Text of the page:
DEFINITION of Extraordinary Redemption

An extraordinary redemption is a provision that gives a bond issuer the right to call its bonds due to an unusual one-time occurrence, as specified in the offering statement. Extraordinary redemptions, also called extraordinary calls, occur when bond proceeds are not spent according to schedule; when bond proceeds are used in a way that makes nontaxable bond interest taxable; or when a catastrophe destroys the project being financed, among other reasons.

BREAKING DOWN Extraordinary Redemption

Extraordinary redemption provisions are found in some municipal bonds which are issued to raise capital to fund certain projects for the betterment of the community. One type of a municipal bond is the revenue bond which has its interest payments and principal repayments backed by the revenue generated from the funded project. For example, a revenue bond may be issued to fund an airport and any revenue generated from the airport through fees, charges, and taxes will be used to service the muni debt. However, if an adverse event occurs in which the airport becomes inoperable, cash inflow will become nonexistent. In this case, the issuer will be unable to continue servicing the debt, and may choose to trigger the extraordinary redemption clause.

An extraordinary redemption means the issuer redeems the bond at par before the bond matures due to unusual circumstances that affects the source of revenue. The extraordinary event clauses can be either mandatory or optional, meaning the occurrence of an event can either require the company to redeem the bonds or the option can be opened up to the company. A more common circumstance under which a bond would be called, assuming it is provided for in the offering statement, is a drop in interest rates that allows the issuer to refinance its project by issuing new bonds at a lower rate. This provision may also be used to retire single-family mortgage revenue bonds or mortgage-backed securities (MBS) when a large number of homeowners refinance their mortgages. Examples of bonds with the extraordinary redemption feature are water and sewer bonds, housing bonds, and Build America Bonds (BAB).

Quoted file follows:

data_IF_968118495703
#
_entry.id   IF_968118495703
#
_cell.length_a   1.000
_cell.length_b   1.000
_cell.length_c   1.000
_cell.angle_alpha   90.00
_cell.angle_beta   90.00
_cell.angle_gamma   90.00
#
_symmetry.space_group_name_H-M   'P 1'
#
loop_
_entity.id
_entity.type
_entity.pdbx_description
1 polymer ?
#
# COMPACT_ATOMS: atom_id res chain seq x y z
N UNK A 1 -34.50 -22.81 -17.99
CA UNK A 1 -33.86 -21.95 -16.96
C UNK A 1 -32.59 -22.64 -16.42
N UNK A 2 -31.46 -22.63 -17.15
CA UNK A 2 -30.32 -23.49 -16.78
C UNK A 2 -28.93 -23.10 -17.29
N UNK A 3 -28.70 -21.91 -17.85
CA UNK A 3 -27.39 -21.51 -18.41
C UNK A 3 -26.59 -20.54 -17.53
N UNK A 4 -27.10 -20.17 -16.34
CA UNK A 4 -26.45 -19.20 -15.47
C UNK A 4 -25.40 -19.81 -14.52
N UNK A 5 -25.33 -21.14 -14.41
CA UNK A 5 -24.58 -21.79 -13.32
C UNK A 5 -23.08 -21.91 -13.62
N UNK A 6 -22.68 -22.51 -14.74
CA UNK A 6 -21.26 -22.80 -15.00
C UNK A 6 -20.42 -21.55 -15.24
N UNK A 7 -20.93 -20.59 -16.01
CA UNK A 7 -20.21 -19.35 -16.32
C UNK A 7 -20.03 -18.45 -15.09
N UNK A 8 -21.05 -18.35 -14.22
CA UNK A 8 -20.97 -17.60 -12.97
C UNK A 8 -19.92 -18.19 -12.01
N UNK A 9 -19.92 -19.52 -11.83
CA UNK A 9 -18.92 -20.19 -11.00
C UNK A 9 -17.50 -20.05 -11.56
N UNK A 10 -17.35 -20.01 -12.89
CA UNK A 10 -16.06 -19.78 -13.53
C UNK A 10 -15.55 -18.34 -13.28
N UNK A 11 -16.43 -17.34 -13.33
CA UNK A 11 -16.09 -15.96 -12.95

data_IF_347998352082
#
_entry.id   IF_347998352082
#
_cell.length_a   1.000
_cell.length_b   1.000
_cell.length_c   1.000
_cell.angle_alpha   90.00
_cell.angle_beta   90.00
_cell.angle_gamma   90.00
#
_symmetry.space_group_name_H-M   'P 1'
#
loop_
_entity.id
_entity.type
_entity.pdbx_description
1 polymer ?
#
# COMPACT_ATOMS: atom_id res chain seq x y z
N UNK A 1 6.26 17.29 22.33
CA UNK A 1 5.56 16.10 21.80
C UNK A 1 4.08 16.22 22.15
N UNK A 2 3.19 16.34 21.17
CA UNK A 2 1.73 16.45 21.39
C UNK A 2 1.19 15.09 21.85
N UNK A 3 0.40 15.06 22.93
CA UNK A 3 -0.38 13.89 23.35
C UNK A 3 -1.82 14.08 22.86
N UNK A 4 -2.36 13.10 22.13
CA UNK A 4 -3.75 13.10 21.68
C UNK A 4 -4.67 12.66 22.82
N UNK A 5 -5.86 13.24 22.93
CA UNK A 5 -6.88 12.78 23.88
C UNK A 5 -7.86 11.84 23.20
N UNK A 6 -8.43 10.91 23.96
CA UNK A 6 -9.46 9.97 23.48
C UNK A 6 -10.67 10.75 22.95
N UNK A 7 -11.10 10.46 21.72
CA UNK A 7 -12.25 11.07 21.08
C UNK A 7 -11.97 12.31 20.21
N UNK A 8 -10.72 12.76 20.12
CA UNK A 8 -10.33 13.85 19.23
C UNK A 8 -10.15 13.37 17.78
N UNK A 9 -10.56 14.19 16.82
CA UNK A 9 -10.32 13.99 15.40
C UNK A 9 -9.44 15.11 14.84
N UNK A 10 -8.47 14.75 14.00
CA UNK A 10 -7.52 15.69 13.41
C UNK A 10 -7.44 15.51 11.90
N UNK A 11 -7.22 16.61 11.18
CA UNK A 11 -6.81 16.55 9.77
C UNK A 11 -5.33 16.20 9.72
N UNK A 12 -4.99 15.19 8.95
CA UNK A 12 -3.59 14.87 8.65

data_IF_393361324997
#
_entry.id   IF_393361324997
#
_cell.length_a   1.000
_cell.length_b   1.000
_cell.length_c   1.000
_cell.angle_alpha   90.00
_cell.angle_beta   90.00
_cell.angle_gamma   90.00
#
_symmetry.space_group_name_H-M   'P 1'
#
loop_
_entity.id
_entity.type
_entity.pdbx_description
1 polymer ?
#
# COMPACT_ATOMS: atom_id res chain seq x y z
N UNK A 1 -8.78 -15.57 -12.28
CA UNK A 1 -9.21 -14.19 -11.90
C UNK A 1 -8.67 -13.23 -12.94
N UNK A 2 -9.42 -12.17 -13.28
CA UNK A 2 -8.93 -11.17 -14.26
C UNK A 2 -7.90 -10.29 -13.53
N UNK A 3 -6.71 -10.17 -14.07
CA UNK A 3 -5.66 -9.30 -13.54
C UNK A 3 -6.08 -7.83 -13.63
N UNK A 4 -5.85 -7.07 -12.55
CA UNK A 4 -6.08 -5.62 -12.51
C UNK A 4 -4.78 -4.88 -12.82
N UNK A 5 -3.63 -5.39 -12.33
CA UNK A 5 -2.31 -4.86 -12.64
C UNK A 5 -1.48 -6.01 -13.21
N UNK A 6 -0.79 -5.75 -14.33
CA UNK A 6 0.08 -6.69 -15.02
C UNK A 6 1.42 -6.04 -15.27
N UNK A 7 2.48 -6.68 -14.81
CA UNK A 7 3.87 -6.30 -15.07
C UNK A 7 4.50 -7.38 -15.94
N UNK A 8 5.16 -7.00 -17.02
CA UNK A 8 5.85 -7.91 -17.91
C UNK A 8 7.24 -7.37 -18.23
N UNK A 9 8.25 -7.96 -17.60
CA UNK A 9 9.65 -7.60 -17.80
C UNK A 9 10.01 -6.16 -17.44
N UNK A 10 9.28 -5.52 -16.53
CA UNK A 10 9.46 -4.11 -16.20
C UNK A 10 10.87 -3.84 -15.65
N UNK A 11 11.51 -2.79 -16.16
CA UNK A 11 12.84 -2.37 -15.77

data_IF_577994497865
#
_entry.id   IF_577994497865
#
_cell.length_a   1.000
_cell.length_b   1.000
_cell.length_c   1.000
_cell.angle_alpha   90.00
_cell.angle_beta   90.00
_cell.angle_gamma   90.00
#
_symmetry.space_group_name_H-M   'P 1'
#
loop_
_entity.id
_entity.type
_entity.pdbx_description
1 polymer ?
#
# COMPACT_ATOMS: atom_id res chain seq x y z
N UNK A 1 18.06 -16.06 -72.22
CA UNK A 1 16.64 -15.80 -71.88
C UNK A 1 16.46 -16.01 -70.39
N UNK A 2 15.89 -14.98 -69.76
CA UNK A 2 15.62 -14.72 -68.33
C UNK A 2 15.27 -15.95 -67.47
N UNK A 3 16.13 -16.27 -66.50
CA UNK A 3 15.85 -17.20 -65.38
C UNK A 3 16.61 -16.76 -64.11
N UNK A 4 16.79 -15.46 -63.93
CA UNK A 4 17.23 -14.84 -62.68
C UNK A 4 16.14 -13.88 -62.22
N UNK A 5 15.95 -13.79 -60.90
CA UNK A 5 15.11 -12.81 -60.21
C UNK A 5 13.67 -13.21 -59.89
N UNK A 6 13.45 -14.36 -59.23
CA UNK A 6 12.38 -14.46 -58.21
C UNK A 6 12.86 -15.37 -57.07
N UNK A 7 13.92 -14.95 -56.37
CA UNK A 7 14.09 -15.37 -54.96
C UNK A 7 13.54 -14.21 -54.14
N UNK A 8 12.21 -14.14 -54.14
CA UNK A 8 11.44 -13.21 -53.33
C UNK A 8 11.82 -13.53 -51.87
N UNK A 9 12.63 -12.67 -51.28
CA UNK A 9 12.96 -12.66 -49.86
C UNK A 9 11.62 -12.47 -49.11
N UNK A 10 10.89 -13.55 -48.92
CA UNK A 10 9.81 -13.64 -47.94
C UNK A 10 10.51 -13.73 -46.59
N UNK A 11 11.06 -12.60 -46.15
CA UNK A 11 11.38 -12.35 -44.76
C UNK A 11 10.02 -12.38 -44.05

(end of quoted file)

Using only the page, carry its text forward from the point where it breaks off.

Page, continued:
Build America Bonds

BABs were issued for a short period beginning in 2010 at the height of the financial crisis as a way of helping municipalities retain solvency during the economic recession. The government offered issuers and bondholders a 35% federal subsidy of the interest payments through tax credits, reducing the issuer’s cost of borrowing and the bondholder’s tax liability. If the federal government were to fail to pay the promised 35% of the issuer’s interest payments or reduces this subsidy, the extraordinary redemption provision could be activated and the bonds could be redeemed at any time. In fact, when the government reduced the subsidy interest from 35% to 28%, some issuers immediately acted and called in their high coupon bonds and issued new bonds at the lower rate to replace them. The Build America Bond program ended in 2010.

Extraordinary Redemption vs. Regular Calls

A regular or fixed call is scheduled and can be exercised by the issuer if interest rates drop to a level that makes bond refinancing financially beneficial to the issuer. The trust indenture lists the call date(s) that the issuer can redeem the bonds on. Bonds cannot be redeemed before these dates. An extraordinary redemption, on the other hand, is a call option which gives the issuer the right, but not the obligation, to call the bonds when certain triggering events occur. The bond retirement is unscheduled and can only be called as a result of a certifiable catastrophic event, usually prior to the completion of the project.